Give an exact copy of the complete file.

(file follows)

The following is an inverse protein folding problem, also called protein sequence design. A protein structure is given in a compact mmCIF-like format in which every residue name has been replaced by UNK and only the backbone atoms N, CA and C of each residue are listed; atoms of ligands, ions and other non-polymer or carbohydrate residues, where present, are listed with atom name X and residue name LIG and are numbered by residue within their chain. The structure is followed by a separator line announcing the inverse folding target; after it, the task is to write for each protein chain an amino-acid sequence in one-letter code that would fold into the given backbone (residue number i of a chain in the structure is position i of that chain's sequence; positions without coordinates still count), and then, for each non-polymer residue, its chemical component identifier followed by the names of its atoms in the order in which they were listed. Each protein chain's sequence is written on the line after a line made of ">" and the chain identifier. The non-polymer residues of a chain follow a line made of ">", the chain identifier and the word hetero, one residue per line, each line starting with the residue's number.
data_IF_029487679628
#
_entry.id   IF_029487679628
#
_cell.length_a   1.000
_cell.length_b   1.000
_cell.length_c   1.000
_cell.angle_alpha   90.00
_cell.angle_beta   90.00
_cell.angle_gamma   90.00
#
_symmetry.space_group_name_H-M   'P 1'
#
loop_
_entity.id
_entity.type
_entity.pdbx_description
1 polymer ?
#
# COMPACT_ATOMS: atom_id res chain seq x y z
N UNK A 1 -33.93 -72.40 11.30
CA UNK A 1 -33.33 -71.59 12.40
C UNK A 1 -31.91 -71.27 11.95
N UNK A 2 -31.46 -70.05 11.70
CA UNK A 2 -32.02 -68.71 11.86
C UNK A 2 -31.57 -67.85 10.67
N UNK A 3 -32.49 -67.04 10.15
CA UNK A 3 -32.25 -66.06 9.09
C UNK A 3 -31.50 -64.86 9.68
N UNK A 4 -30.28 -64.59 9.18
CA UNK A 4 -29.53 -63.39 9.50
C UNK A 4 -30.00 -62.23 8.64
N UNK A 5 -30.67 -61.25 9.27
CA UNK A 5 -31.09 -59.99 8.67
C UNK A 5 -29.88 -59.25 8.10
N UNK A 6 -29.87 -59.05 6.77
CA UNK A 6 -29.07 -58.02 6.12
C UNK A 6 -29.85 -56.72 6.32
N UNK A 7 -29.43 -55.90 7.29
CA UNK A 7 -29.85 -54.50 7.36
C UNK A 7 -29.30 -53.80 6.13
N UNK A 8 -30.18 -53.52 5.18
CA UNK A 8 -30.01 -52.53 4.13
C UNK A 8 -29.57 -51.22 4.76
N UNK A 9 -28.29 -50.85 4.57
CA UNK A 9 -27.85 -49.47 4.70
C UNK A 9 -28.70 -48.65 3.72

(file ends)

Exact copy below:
The following is an inverse protein folding problem, also called protein sequence design. A protein structure is given in a compact mmCIF-like format in which every residue name has been replaced by UNK and only the backbone atoms N, CA and C of each residue are listed; atoms of ligands, ions and other non-polymer or carbohydrate residues, where present, are listed with atom name X and residue name LIG and are numbered by residue within their chain. The structure is followed by a separator line announcing the inverse folding target; after it, the task is to write for each protein chain an amino-acid sequence in one-letter code that would fold into the given backbone (residue number i of a chain in the structure is position i of that chain's sequence; positions without coordinates still count), and then, for each non-polymer residue, its chemical component identifier followed by the names of its atoms in the order in which they were listed. Each protein chain's sequence is written on the line after a line made of ">" and the chain identifier. The non-polymer residues of a chain follow a line made of ">", the chain identifier and the word hetero, one residue per line, each line starting with the residue's number.
data_IF_029487679628
#
_entry.id   IF_029487679628
#
_cell.length_a   1.000
_cell.length_b   1.000
_cell.length_c   1.000
_cell.angle_alpha   90.00
_cell.angle_beta   90.00
_cell.angle_gamma   90.00
#
_symmetry.space_group_name_H-M   'P 1'
#
loop_
_entity.id
_entity.type
_entity.pdbx_description
1 polymer ?
#
# COMPACT_ATOMS: atom_id res chain seq x y z
N UNK A 1 -33.93 -72.40 11.30
CA UNK A 1 -33.33 -71.59 12.40
C UNK A 1 -31.91 -71.27 11.95
N UNK A 2 -31.46 -70.05 11.70
CA UNK A 2 -32.02 -68.71 11.86
C UNK A 2 -31.57 -67.85 10.67
N UNK A 3 -32.49 -67.04 10.15
CA UNK A 3 -32.25 -66.06 9.09
C UNK A 3 -31.50 -64.86 9.68
N UNK A 4 -30.28 -64.59 9.18
CA UNK A 4 -29.53 -63.39 9.50
C UNK A 4 -30.00 -62.23 8.64
N UNK A 5 -30.67 -61.25 9.27
CA UNK A 5 -31.09 -59.99 8.67
C UNK A 5 -29.88 -59.25 8.10
N UNK A 6 -29.87 -59.05 6.77
CA UNK A 6 -29.07 -58.02 6.12
C UNK A 6 -29.85 -56.72 6.32
N UNK A 7 -29.43 -55.90 7.29
CA UNK A 7 -29.85 -54.50 7.36
C UNK A 7 -29.30 -53.80 6.13
N UNK A 8 -30.18 -53.52 5.18
CA UNK A 8 -30.01 -52.53 4.13
C UNK A 8 -29.57 -51.22 4.76
N UNK A 9 -28.29 -50.85 4.57
CA UNK A 9 -27.85 -49.47 4.70
C UNK A 9 -28.70 -48.65 3.72